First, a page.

This paper presents a theory of the labor market matching process in terms of incentive-based,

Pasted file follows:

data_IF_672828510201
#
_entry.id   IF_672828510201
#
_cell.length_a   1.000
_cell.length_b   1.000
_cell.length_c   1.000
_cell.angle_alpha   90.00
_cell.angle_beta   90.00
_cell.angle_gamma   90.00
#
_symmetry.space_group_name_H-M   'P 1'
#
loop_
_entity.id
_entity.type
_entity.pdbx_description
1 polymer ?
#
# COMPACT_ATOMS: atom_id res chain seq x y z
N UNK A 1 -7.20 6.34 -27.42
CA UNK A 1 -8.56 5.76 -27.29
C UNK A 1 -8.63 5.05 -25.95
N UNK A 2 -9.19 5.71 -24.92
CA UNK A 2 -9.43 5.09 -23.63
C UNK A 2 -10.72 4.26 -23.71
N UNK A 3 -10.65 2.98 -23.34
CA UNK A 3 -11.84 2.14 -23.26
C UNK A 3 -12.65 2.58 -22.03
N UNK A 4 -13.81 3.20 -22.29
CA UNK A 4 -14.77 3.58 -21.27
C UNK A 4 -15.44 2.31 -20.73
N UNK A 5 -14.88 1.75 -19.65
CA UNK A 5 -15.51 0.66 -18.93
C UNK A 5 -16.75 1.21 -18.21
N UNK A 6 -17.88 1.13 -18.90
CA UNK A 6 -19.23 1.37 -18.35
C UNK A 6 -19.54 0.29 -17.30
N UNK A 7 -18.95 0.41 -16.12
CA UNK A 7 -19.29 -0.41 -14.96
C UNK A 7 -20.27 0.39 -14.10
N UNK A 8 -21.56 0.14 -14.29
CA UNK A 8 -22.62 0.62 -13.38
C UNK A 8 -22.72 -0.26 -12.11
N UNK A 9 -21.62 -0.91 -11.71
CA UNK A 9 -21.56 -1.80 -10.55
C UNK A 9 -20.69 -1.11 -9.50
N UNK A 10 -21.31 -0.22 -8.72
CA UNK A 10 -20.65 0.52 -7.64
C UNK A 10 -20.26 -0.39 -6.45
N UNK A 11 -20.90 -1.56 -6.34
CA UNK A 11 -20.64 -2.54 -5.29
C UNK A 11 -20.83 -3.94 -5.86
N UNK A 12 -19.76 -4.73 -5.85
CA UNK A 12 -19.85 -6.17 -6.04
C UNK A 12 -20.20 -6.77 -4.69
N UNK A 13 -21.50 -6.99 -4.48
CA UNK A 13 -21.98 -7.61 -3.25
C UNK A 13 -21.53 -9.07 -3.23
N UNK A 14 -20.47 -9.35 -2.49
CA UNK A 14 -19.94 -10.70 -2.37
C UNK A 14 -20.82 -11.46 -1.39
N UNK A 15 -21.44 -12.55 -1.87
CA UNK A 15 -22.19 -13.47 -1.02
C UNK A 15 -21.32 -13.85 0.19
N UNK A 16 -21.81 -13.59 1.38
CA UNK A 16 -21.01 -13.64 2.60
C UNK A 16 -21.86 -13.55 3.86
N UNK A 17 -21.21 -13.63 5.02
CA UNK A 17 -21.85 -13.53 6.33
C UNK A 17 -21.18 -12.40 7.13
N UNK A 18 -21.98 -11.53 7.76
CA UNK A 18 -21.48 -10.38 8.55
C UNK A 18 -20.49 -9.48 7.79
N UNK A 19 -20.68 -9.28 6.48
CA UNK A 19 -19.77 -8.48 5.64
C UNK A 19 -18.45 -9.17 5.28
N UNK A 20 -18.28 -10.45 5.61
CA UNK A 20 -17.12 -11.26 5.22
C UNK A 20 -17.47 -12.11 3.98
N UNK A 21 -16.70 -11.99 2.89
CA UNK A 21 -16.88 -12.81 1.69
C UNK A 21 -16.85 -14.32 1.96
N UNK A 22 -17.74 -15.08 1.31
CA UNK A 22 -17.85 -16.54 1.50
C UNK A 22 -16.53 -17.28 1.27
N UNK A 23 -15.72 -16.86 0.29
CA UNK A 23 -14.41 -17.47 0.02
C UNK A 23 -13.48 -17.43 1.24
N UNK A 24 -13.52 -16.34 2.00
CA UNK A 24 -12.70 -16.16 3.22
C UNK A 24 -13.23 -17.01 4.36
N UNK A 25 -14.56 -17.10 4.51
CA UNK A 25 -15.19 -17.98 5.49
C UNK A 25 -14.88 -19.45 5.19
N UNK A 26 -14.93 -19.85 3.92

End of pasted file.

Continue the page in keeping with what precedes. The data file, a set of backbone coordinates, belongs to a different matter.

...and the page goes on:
two-sided search among heterogeneous agents. The matching process is decomposed into its two component stages: the contact stage, in which job searchers make contact with employers and the selection stage, in which they decide whether to match. We construct a theoretical model explaining two-sided selection through microeconomic incentives. Firms face adjustment costs in responding to heterogeneous variations in the characteristics of workers and jobs. Matches and separations are described through firms' job offer and firing decisions and workers' job acceptance and quit decisions. Our calibrated model for the U.S. can account for important empirical regularities, such as the large volatilities of labor market variables that the conventional matching model cannot.